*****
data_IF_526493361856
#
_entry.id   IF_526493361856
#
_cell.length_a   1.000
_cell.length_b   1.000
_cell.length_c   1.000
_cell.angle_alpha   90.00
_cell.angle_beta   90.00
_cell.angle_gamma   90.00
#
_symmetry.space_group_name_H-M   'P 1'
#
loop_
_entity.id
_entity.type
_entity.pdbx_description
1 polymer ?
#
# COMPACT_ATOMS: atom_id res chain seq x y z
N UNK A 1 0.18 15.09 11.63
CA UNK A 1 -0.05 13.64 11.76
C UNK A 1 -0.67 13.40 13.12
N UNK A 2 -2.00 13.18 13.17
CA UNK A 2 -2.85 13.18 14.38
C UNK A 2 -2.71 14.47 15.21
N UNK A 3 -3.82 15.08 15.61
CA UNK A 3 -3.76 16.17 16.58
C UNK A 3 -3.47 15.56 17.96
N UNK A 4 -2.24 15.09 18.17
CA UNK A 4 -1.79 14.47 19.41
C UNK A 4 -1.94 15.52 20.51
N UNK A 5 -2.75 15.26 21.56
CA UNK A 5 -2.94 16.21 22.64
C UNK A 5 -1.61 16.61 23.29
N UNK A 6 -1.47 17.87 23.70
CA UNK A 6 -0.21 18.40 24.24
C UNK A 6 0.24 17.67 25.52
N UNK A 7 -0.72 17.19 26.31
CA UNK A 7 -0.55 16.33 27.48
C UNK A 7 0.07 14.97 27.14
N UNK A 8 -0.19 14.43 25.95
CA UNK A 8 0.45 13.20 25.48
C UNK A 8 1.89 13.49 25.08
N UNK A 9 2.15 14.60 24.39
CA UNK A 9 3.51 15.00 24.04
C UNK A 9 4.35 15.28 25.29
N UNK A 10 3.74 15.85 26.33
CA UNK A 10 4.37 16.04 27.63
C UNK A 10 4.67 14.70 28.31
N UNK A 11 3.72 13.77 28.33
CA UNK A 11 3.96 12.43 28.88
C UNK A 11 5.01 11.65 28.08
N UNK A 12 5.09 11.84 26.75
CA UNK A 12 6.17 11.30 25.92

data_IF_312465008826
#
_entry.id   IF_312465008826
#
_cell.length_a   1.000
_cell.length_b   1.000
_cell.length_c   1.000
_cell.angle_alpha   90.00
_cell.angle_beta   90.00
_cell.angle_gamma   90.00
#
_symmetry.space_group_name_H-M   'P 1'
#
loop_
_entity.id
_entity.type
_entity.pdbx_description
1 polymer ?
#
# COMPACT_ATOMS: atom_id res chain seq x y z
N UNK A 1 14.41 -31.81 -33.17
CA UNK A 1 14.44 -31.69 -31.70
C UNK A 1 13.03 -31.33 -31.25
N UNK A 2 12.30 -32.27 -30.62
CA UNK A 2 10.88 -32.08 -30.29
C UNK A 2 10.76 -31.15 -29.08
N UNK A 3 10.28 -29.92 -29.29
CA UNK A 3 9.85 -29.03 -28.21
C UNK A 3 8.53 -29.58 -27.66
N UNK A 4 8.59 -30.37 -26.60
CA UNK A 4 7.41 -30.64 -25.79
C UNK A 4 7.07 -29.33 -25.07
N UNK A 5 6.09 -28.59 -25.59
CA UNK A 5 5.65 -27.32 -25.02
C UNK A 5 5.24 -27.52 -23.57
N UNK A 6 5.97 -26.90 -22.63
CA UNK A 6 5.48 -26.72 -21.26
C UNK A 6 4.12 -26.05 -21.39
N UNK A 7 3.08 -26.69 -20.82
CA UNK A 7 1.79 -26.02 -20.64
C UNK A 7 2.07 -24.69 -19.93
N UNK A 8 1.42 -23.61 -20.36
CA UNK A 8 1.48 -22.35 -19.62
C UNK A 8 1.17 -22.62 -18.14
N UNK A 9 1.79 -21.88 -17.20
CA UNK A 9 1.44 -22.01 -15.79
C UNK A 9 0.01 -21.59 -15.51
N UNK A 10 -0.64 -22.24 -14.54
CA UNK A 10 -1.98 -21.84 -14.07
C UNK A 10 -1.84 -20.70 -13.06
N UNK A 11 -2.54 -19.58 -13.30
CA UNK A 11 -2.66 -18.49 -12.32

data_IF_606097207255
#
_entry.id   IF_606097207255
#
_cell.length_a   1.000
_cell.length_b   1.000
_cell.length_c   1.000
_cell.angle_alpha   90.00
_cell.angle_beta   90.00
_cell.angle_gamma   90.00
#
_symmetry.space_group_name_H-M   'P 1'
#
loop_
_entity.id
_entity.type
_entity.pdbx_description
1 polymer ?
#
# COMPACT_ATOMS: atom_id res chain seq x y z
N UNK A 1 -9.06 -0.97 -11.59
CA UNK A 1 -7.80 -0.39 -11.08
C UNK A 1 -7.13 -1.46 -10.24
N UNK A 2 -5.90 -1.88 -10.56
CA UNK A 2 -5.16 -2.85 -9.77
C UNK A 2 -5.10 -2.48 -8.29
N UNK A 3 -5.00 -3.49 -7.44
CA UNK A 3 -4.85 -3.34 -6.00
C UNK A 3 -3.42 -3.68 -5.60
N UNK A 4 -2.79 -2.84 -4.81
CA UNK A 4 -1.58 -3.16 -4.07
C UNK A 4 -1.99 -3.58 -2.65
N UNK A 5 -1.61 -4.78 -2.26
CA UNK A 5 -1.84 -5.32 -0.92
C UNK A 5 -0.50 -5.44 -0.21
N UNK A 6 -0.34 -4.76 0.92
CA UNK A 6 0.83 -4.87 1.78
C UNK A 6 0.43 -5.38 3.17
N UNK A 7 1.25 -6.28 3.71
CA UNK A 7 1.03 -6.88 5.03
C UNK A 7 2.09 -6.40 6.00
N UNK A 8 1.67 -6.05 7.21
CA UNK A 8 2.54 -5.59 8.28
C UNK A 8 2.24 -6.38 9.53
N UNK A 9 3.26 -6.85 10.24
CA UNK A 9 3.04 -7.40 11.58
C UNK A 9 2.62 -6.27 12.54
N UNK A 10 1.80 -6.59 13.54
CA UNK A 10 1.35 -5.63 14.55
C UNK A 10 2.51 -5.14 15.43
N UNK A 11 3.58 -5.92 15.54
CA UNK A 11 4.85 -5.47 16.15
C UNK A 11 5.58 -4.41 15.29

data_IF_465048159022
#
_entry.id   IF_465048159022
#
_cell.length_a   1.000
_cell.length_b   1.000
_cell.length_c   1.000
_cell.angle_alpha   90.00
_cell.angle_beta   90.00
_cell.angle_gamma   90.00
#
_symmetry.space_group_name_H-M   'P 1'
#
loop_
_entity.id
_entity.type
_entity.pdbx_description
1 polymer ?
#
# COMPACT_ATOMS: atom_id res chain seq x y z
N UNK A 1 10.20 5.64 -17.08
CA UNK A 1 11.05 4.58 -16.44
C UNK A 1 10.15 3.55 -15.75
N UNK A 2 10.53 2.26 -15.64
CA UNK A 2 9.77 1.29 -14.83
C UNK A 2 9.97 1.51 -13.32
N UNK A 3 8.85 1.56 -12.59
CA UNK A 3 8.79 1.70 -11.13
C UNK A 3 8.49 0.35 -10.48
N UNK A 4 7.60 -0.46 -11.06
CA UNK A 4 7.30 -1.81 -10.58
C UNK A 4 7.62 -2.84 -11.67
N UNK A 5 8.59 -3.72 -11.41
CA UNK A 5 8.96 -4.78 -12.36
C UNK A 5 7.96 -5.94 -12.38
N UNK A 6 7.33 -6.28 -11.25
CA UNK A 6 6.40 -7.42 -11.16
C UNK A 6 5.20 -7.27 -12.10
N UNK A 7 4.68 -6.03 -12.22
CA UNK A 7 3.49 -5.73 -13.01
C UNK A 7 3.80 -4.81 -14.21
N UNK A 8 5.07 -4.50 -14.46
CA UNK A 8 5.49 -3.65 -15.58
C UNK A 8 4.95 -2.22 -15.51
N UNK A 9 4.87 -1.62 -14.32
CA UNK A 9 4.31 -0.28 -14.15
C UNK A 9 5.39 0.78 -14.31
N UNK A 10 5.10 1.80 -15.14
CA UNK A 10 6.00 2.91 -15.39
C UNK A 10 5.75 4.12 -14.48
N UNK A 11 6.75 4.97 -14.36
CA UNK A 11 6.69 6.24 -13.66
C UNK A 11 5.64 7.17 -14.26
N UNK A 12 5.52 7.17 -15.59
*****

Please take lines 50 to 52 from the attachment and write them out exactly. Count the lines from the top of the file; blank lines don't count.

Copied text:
C UNK A 10 4.67 14.70 28.31
N UNK A 11 3.72 13.77 28.33
CA UNK A 11 3.96 12.43 28.88